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English Ivy & Spider Mites

By Barbara Fahs ; Updated September 21, 2017
English ivy can attract spider mites.
Ivy image by Tomasz Pawlowski from Fotolia.com

English ivy, also known as Hedera helix, is one of 25 species of ivy grown in the United States. The University of Florida reports that this plant is the most popular ivy in this country and that it is used both indoors and outdoors. Many cultivars of English ivy exist; each demonstrates slight differences in the shape, color and size of leaves and the way it grows. Insect pests include aphids, mealybugs and spider mites.


English ivy and Irish ivy are similar plants, both of which belong to the Hedera genus. Both of these species of ivy originated in Asia and Europe and were widely introduced to temperate climates around the world as a landscape plant. According to the King County, Washington, website, this plant first appeared in the American Pacific Northwest in the late 19th century. Unfortunately, it has escaped cultivation and become a problem as an invasive species by growing up into the tree canopy.

What Are Spider Mites?

Colorado State University reports on its website that spider mites are common garden pests. They belong to the insect family known as Tetranychidae and are classified arachnids, as are spiders, scorpions and ticks. These are very small insects that you might not notice until a large colony exists on your plant. They range in color from yellow to green, brown and red. Different species of spider mites have varying appearances and the insect’s color can change from season to season.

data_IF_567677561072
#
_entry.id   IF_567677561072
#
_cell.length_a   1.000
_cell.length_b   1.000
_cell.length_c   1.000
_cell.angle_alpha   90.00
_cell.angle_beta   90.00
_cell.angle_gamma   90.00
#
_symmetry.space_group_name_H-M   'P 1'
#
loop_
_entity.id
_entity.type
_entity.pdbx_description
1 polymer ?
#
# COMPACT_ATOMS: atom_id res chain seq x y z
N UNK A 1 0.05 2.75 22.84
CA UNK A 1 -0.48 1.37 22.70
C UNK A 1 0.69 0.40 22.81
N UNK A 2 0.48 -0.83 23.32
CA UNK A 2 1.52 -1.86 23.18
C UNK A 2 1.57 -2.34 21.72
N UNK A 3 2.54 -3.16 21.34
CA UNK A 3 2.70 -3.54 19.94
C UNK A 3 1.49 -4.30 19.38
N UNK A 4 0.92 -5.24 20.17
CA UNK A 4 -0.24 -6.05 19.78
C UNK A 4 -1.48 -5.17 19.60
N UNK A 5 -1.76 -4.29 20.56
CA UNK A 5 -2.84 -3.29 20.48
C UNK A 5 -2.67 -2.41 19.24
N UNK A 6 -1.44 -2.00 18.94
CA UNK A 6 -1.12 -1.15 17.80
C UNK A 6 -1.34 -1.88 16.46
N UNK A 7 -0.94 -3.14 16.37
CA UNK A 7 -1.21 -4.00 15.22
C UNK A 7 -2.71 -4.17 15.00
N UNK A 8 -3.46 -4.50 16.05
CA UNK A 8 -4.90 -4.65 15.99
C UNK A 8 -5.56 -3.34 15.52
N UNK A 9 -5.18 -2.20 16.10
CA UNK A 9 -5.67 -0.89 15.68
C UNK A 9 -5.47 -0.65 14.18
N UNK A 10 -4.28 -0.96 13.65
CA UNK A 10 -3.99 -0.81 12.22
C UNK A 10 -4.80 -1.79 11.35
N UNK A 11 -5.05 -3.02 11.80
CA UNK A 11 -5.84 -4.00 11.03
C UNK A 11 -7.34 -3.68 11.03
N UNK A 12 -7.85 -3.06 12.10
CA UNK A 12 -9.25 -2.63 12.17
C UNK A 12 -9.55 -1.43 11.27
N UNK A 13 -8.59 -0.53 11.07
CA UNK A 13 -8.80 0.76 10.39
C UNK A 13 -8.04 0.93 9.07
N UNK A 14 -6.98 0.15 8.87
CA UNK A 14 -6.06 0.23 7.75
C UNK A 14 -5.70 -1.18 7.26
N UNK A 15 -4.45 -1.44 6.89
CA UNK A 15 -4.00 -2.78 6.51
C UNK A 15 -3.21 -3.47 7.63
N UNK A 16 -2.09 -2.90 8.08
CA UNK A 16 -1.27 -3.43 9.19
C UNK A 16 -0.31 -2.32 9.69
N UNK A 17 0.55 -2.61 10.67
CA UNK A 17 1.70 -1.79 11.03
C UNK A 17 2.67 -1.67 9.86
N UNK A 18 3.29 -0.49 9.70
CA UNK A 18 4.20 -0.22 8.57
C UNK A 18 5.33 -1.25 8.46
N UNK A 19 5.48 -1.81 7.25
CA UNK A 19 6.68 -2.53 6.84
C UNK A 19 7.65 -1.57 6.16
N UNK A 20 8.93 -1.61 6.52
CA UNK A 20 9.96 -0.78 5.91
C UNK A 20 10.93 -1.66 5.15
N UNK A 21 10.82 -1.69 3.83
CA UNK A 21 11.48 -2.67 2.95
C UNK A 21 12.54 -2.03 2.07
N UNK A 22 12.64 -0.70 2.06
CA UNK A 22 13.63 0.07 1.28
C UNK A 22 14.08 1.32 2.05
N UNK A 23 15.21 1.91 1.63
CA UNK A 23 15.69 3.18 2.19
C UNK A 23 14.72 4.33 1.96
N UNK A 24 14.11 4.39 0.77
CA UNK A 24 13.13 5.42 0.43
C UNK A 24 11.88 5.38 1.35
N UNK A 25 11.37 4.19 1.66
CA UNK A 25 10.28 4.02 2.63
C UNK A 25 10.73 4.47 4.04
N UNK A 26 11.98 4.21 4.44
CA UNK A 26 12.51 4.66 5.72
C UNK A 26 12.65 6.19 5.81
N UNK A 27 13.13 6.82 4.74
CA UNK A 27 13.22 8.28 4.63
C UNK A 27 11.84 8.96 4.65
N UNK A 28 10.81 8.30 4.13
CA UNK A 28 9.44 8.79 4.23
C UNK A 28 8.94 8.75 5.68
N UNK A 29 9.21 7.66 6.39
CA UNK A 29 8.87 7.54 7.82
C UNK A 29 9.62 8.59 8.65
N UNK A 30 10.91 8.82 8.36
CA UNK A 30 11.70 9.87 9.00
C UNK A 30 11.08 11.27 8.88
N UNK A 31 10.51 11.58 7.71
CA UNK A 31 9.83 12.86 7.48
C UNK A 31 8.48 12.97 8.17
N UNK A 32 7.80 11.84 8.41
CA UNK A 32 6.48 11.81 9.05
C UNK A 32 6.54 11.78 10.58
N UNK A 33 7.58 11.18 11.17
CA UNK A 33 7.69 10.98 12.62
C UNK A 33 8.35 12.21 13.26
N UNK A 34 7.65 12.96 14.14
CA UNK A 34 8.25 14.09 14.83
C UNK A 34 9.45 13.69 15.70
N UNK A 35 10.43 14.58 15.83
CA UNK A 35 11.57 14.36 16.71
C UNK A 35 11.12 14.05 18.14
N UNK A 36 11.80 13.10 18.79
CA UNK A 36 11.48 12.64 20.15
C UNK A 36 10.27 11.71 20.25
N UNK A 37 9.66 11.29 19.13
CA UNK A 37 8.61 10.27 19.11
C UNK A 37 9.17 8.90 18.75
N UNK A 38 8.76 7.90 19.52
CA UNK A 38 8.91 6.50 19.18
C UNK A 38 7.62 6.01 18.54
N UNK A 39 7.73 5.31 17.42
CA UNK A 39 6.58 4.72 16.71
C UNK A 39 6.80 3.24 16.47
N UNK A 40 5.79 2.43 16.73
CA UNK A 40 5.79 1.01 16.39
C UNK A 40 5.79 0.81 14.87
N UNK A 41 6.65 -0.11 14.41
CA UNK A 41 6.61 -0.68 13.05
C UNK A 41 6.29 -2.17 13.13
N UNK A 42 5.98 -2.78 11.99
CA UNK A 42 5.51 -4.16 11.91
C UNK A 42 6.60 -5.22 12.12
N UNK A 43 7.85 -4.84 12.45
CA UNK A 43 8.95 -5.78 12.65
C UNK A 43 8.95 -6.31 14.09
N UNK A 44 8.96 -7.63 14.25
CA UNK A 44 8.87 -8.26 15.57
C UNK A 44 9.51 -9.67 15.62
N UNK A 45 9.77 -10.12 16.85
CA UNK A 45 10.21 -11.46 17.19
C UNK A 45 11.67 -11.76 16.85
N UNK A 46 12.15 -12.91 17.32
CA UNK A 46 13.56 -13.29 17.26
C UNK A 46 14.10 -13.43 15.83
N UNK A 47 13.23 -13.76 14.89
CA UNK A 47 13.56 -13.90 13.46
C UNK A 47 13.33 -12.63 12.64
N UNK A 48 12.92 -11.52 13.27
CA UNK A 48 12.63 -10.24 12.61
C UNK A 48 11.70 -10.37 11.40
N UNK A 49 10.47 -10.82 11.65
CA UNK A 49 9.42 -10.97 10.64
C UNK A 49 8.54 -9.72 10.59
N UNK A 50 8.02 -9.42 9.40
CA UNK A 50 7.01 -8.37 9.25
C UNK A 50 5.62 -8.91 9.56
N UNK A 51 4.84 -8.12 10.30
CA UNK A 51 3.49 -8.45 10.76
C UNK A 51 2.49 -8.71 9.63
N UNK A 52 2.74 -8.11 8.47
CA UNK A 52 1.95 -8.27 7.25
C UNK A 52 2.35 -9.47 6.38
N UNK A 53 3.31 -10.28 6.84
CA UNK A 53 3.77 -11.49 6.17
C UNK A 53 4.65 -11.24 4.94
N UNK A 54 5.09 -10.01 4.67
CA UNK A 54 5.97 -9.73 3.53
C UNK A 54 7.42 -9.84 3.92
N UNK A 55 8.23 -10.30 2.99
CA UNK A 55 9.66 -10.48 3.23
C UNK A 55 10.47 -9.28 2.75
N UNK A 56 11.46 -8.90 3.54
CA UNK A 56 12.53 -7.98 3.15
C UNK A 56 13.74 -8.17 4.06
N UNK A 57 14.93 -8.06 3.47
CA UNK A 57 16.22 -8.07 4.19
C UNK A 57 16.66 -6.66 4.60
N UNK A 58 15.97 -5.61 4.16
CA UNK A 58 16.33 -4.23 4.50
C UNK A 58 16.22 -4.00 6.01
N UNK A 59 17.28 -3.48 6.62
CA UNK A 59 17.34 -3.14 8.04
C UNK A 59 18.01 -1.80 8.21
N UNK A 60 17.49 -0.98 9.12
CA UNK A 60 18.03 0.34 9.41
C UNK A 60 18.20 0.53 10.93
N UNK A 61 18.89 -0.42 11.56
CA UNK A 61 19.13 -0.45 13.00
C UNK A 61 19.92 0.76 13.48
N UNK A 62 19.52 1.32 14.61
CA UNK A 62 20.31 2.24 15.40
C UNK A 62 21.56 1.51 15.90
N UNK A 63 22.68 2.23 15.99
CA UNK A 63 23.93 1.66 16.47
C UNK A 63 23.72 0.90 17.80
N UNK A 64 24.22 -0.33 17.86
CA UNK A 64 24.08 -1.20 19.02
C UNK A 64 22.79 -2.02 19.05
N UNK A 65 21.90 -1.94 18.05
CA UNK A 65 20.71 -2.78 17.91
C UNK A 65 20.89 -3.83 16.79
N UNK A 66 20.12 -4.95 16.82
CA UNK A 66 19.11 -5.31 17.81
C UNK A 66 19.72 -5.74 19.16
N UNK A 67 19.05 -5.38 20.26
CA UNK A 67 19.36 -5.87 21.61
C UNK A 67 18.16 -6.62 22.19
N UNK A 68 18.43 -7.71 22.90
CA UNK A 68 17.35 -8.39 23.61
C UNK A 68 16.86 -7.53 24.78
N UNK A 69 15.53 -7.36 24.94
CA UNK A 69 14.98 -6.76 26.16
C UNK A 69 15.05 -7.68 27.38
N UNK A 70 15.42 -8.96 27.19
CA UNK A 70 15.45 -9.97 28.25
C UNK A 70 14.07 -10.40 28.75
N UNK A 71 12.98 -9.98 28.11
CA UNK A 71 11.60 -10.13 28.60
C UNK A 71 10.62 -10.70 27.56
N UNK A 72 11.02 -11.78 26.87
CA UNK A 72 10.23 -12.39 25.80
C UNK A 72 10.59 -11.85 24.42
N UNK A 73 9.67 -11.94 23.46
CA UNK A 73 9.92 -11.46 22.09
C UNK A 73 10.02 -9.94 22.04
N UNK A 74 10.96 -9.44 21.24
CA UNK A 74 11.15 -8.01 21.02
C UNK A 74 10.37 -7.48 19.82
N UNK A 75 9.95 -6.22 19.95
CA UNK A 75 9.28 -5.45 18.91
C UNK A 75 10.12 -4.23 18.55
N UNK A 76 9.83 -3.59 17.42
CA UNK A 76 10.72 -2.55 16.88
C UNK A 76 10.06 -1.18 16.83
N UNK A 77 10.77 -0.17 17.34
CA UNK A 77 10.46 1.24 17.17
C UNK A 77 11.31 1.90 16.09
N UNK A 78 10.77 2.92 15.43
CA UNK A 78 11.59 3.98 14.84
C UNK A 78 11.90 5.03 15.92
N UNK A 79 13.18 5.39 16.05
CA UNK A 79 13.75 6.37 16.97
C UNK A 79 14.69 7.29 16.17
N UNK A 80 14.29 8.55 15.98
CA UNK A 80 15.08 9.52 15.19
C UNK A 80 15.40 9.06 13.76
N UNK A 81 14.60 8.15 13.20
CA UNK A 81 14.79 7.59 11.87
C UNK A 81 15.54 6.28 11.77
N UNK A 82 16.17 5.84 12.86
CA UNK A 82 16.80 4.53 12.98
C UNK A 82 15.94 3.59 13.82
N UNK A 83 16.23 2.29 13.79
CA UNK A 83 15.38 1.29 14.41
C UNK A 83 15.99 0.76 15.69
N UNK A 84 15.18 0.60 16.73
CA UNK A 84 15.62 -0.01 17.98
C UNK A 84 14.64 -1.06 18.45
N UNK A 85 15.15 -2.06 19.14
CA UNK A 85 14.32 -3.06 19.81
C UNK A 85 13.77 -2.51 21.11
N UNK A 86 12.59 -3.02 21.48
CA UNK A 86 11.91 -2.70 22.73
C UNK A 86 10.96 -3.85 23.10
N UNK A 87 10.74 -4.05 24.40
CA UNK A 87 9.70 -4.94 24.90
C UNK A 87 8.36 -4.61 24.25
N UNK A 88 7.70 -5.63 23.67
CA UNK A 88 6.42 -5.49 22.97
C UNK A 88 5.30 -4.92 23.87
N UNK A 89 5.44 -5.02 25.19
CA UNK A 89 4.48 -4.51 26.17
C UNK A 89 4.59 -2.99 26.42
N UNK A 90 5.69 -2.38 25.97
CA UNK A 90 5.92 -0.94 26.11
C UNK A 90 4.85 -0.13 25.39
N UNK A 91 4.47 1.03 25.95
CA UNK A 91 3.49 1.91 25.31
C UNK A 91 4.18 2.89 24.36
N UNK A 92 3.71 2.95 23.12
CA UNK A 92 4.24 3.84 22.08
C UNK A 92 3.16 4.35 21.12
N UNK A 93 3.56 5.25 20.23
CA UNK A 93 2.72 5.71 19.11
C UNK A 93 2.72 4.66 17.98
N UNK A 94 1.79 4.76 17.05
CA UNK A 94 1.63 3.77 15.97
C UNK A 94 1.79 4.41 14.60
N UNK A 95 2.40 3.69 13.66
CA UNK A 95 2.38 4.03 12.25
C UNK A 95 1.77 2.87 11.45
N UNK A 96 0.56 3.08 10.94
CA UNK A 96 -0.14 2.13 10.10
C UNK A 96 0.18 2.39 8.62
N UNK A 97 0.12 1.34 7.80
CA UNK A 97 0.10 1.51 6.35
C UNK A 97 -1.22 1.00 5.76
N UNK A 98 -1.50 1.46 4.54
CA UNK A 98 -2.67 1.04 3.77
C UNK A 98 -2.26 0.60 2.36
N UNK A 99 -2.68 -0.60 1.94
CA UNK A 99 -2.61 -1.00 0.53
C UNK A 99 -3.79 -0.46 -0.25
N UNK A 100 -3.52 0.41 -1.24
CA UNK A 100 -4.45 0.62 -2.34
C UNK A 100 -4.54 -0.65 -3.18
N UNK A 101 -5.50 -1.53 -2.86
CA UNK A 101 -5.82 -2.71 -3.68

What to Watch For

Because you might not be able to see spider mites with your naked eye, you’ll need to watch for the webbing they create on your plant to determine if you have an invasion of this destructive insect. When a spider mite population becomes large, their webs can be quite noticeable. It gives both the insects and their eggs protection from the weather and their enemies. Your plant will develop leaves that appear flecked, bronzed and scorched. Leaf loss will occur when an infestation becomes severe and plant death can result.

Controlling Spider Mites: Natural Enemies

The Colorado State University website states that the widespread use of insecticides has killed some of the natural predators of spider mites. If your outdoor English ivy becomes the victim of spider mites, you can purchase ladybugs and release them in your yard near your English ivy. Most of the ladybugs will disappear, but some will remain as long as their favorite foods exist. Other beneficial insects that prey on spider mites include predatory mites, big-eyed bugs, minute pirate bugs and predatory thrips. Some of these insects are available for purchase through specialty catalogs and websites.

Controlling Spider Mites: Cultural Methods, Natural Sprays and Insecticides

The Flower Shop Network website recommends cutting off affected leaves from your English ivy plant. When you have a known insect problem, it’s wise to bag your cut plant parts and dispose of them in your local landfill and not your compost pile, where they can breed an even larger population. Colorado State University suggests keeping your ivy well watered during dry spells and also shooting your plant with a sharp stream of water to knock these insects off. The Flower Shop Network advises the use of insecticidal soap spray. If you decide to use a chemical miticide, repeat your application every 10 to 14 days because such products do not kill spider mite eggs.


About the Author


Barbara Fahs lives on Hawaii island, where she has created Hi'iaka's Healing Herb Garden. Fahs wrote "Super Simple Guide to Creating Hawaiian Gardens" and has been a professional writer since 1984. She contributes to "Big Island Weekly," "Ke Ola" magazine and various websites. She earned her Bachelor of Arts at University of California, Santa Barbara and her Master of Arts from San Jose State University.